PAIN MANAGEMENT WITH TCM
6 Options For Natural Treatment
Be it a tension headache after one of those days or that nagging knee pain that keeps creeping in, we all have aches and pains that need addressing. In modern medicine, pain is often treated with medication, or sometimes physical therapy, but in Traditional Chinese Medicine (TCM), many different tactics and treatments are available depending on the particular pain a patient is experiencing. The holistic methodology behind TCM considers not just the physical pain, but also the underlying cause, and the effect is has on your mind and spirit when making diagnoses and designing treatment plans for pain.
There are pain management options for all kinds of different conditions in TCM. If you suffer from aching muscles after an intense workout, intense cramping from PMS, or pain from battling cancer, there’s likely a TCM treatment that can help. It’s important to note that certain conditions require ongoing treatment and the level of pain relief can vary from person to person. Here are six different ways to manage pain with TCM.
One of the major culprits of chronic pain? Internal inflammation. These imbalances are often caused or exacerbated by the food we eat. As simple as it may sound, adjusting your diet could put you on the fast-track to pain relief. Both Eastern and Western medicine agree; when you fill your body with processed or junk foods, meals with low nutritional value, alcohol, raw and cold foods, and excess caffeine and sugar, you’re more likely to experience issues.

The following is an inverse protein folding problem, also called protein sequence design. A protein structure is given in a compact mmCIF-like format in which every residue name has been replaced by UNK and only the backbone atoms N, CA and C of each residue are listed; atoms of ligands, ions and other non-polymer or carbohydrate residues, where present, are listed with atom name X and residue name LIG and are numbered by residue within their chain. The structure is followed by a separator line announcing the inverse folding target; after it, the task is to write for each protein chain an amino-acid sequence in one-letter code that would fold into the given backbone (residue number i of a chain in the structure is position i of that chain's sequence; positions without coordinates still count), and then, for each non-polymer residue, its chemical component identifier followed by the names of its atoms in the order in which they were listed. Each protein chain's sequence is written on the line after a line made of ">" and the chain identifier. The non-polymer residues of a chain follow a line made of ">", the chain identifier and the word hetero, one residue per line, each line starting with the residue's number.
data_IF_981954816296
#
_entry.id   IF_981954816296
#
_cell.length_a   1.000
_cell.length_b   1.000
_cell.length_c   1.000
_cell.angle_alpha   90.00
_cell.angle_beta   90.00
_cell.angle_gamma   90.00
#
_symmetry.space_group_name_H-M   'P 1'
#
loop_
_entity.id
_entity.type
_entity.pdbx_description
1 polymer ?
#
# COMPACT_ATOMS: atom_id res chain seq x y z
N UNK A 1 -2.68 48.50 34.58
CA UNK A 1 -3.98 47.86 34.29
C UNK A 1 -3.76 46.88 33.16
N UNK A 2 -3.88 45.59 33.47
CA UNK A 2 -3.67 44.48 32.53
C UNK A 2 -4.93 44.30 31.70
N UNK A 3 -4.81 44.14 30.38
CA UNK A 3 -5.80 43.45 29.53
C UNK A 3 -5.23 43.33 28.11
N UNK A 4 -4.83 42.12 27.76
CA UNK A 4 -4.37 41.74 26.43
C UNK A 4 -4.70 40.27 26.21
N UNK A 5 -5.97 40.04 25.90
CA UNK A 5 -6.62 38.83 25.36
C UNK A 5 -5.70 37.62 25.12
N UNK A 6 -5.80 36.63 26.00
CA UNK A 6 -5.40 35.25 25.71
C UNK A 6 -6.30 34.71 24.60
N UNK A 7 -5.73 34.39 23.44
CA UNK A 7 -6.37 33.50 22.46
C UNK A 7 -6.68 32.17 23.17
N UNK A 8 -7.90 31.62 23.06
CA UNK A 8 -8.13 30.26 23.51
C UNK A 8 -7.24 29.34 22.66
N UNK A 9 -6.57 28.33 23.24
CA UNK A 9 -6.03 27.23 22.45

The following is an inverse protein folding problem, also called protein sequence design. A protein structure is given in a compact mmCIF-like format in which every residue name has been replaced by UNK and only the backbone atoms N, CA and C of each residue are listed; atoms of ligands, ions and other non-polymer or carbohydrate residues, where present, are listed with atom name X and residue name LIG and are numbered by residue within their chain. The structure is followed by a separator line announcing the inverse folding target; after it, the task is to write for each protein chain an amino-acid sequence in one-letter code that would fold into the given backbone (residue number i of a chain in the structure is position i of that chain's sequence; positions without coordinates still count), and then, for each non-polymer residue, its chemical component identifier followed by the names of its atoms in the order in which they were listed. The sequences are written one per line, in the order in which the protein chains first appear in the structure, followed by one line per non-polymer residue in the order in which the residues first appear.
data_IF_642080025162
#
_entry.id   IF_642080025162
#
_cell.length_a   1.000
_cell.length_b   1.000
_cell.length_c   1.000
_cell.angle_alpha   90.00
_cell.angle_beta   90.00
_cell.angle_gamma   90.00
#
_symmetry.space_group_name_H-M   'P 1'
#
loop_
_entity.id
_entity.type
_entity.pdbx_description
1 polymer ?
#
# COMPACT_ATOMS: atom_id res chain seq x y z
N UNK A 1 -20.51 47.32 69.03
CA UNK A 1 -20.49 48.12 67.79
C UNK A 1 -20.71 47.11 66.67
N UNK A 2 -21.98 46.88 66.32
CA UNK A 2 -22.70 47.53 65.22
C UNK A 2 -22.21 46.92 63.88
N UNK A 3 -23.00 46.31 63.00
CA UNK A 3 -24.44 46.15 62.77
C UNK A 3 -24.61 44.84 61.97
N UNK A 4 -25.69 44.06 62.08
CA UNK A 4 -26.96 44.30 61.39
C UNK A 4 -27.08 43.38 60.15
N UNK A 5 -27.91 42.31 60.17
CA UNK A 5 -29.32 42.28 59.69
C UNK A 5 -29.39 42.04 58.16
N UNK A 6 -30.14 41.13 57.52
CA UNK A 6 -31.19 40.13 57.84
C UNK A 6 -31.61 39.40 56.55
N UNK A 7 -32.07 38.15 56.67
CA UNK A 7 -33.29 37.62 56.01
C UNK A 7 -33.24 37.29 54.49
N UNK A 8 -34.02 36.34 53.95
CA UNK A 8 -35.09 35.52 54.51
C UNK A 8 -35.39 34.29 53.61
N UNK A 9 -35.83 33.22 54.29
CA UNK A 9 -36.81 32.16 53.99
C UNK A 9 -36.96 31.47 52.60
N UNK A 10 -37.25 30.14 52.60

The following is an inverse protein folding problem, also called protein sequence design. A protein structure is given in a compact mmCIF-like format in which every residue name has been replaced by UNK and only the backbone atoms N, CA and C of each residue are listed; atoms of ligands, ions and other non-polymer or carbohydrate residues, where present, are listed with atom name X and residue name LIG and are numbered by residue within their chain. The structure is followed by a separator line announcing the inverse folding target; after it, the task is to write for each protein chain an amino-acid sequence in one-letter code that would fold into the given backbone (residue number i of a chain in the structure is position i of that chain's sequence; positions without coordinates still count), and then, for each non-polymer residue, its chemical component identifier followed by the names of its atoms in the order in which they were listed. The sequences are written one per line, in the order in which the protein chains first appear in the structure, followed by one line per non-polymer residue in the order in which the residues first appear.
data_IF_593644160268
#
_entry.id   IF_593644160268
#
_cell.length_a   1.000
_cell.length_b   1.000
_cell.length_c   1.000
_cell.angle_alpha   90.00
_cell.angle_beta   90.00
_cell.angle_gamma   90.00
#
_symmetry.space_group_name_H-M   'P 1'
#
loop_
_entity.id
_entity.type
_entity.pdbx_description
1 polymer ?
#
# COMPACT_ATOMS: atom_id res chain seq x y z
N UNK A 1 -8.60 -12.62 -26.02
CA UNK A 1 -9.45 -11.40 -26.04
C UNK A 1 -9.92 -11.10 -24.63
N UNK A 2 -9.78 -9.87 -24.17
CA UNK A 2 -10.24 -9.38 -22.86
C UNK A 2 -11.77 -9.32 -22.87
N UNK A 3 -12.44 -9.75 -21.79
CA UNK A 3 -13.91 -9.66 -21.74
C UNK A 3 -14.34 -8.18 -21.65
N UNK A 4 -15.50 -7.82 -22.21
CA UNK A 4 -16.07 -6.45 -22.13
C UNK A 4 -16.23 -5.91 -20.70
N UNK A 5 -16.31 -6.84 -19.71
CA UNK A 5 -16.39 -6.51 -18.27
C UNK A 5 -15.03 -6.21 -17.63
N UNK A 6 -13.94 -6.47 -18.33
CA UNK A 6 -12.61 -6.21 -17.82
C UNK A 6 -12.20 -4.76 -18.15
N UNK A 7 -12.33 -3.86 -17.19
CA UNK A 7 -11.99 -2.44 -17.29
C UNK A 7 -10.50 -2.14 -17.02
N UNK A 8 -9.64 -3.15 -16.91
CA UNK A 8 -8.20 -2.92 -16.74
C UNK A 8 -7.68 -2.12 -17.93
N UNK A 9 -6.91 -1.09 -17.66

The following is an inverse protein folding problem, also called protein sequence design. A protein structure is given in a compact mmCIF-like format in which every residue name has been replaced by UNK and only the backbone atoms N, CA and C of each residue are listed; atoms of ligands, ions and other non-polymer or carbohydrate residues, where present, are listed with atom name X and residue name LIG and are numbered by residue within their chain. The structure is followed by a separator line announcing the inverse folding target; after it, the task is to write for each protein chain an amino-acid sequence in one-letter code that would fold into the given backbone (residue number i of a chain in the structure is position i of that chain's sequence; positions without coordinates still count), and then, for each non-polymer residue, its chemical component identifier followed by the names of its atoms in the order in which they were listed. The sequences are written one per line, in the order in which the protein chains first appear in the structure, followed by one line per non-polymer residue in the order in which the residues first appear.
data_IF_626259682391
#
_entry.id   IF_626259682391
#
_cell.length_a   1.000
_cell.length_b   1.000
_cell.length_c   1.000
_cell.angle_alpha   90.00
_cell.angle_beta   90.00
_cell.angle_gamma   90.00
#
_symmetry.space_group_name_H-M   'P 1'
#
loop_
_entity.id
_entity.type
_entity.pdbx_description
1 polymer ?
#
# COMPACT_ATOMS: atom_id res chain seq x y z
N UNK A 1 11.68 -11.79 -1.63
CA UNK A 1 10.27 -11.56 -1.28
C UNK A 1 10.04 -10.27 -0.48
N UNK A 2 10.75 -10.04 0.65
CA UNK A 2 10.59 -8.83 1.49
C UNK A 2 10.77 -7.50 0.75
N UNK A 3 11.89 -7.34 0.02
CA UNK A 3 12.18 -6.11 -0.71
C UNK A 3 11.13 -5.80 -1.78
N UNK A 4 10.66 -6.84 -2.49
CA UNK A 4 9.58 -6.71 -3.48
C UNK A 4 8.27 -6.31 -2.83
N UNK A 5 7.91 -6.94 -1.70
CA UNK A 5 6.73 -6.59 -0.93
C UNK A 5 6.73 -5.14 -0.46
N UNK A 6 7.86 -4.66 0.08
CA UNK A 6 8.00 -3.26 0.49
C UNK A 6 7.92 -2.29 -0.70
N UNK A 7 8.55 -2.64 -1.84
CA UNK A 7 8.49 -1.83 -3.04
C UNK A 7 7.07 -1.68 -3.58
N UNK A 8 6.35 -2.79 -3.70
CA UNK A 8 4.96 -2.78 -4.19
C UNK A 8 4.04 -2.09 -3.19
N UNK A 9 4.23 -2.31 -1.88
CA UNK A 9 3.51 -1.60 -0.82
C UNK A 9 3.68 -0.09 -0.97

You want to aim for foods that will nourish your body and give it the tools it needs to maintain harmony of the qi and blood. An easy fix is to ensure you have plenty of colorful vegetables on your plate. Leafy greens, red and yellow peppers, orange carrots, and others all contain those desired nutrients. Alongside those opt for lean meats and seafood, and healthy grains and nuts. When your body has the proper fuel, it’s less likely to break down in pain. Consult with your TCM practitioner for a tailored diet to treat any specific concerns.
If you’re looking to ease off the pills, medicinal herbs might do the trick. In addition to cleaning up your diet, your TCM practitioner might suggest adding herbal mixes or remedies to your treatment plan. Medicinal herbs have been used for thousands of years in many cultures to help reduce pain. These herbs are all-natural and when taken with the properly assigned dosage and frequency can prove as powerful alternatives to modern painkillers.
One herb that might be suggested for pain is a tuber called corydalis (yu jin). Noted as containing effects similar to morphine, this powerful herb can fight chronic pain, but without the tolerance and addiction issues of opioids. Corydalis is typically dug up out of the dirt, ground down into a finer substance, and then boiled with hot vinegar to bring out the strongest medicinal qualities.
Curcumae (jiang huang) is another popular herb that can be used to ease pain caused by inflammation. This is particularly useful for those suffering from traumatic injuries, abdominal and menstrual pain, or arthritis. Other herbs you might be more familiar with that have been said to ease pain include ginseng, rhubarb, licorice, cinnamon bark, and ginger.
For those suffering from chronic types of pain or musculoskeletal conditions, tui na bodywork massage is a strong treatment option. Tui na takes techniques from massage, acupressure, and movements that may seem similar to yoga or physical therapy to manipulate the body’s energy to restore balance. Even if you don’t have chronic pain, you might want to give tui na a try if you’re dealing with back or neck pain.